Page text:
The Park received a $24,300 grant from the National Park Service’s Parks as Classrooms
This summer area middle and high school teachers will have an opportunity to take science from the “field and forest to the lab and laptop” in a free weeklong workshop sponsored by Great Smoky Mountains National Park and its partners, Great Smoky Mountains Institute at Tremont and Discover Life in America. The Smoky Mountain Science Teacher Institute will take place June 12-17, 2005, at the Great Smoky Mountains Institute at Tremont, although it will include field excursions to other areas in the Park.
A $24,300 grant provided by the National Park Service’s Parks as Classrooms (PaC) program will enable middle and high school teachers to spend a week immersed in hands-on learning experiences in the national park that can then be brought back to enhance the classroom science curriculum. Hands-on research will be a major focus, with the goal of training and supporting teachers to involve their students in the many “citizen science” opportunities that the Park offers.
The workshop is free to teachers and includes meals, lodging, materials, and instruction by expert scientists and experienced educators. After completing the workshop, participating teachers will also be eligible to earn a $150 stipend by testing a pilot biodiversity curriculum in their classrooms. Another component of this year’s grant is to provide teachers with educational materials that can be used in the classroom.
Each day of the workshop will focus on a particular ecological system in the Smokies, such as streams and high elevation forests. Teachers will learn about the special resources, threats, and on-going research associated with each ecological system, including the All Taxa Biodiversity Inventory (ATBI). The ATBI involves scientists and the public in documenting all forms of life in the Smokies. The workshop activities will also highlight relevant technologies that can be used for both scientific and educational purposes, such as Geographic Information Systems.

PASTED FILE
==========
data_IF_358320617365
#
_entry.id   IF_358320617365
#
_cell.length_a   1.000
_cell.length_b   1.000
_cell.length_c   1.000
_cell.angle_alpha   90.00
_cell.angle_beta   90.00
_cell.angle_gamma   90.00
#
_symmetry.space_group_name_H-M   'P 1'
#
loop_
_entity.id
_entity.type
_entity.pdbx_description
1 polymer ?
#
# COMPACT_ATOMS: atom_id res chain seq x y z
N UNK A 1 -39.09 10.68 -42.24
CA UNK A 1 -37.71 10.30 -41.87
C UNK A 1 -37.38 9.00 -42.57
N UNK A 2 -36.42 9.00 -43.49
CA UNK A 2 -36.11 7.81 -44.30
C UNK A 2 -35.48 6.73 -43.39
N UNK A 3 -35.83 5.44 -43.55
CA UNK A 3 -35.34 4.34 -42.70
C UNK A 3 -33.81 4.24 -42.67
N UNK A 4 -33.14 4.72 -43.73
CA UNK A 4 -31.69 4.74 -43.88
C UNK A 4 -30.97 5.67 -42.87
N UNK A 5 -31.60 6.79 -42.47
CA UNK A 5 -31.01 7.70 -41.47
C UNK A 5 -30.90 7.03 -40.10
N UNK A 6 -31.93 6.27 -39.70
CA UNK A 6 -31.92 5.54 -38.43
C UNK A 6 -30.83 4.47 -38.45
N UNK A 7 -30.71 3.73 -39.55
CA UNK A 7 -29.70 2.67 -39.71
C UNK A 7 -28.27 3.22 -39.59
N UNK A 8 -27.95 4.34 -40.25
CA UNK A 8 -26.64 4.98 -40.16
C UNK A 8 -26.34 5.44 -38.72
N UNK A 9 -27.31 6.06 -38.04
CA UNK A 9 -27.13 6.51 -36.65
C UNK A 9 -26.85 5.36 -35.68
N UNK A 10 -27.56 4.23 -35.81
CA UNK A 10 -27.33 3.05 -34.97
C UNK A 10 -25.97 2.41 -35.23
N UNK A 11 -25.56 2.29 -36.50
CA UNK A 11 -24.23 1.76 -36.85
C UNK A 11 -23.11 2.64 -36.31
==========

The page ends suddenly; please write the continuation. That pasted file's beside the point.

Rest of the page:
Interested teachers should contact Great Smoky Mountains Institute at Tremont at 865/448-6709 or visit the Web site at http://www.gsmit.org/Programs/science_teacher_institute.html.
Registrations are due March 18, at which point the applications will be reviewed and teachers will be notified of their status. A $50 registration fee is required, but will be refunded to teachers not accepted for the 2005 workshops and to accepted teachers upon completion of the workshop. Teachers from Tennessee and North Carolina schools in communities neighboring the Park will receive first priority, as one goal of the program is to develop and strengthen relationships among the Park, its partners, and local teachers.
“The workshop aims to enhance science curriculum by increasing awareness and understanding of the biological diversity in Great Smoky Mountains National Park,” said Park Superintendent Dale Ditmanson. He continued, “National Park Service educational programs are designed to enrich lives and enhance learning, to nurture people’s appreciation for parks and other special places, and thereby helping preserve America’s heritage.”
The PaC program was created to encourage a larger educational effort and provide grant opportunities for the development and presentation of eligible educational activities. Great Smoky Mountains National Park competes nationally for the PaC grants and has been successful in receiving the grants for a variety of programs and products to enhance the educational offerings in the Park.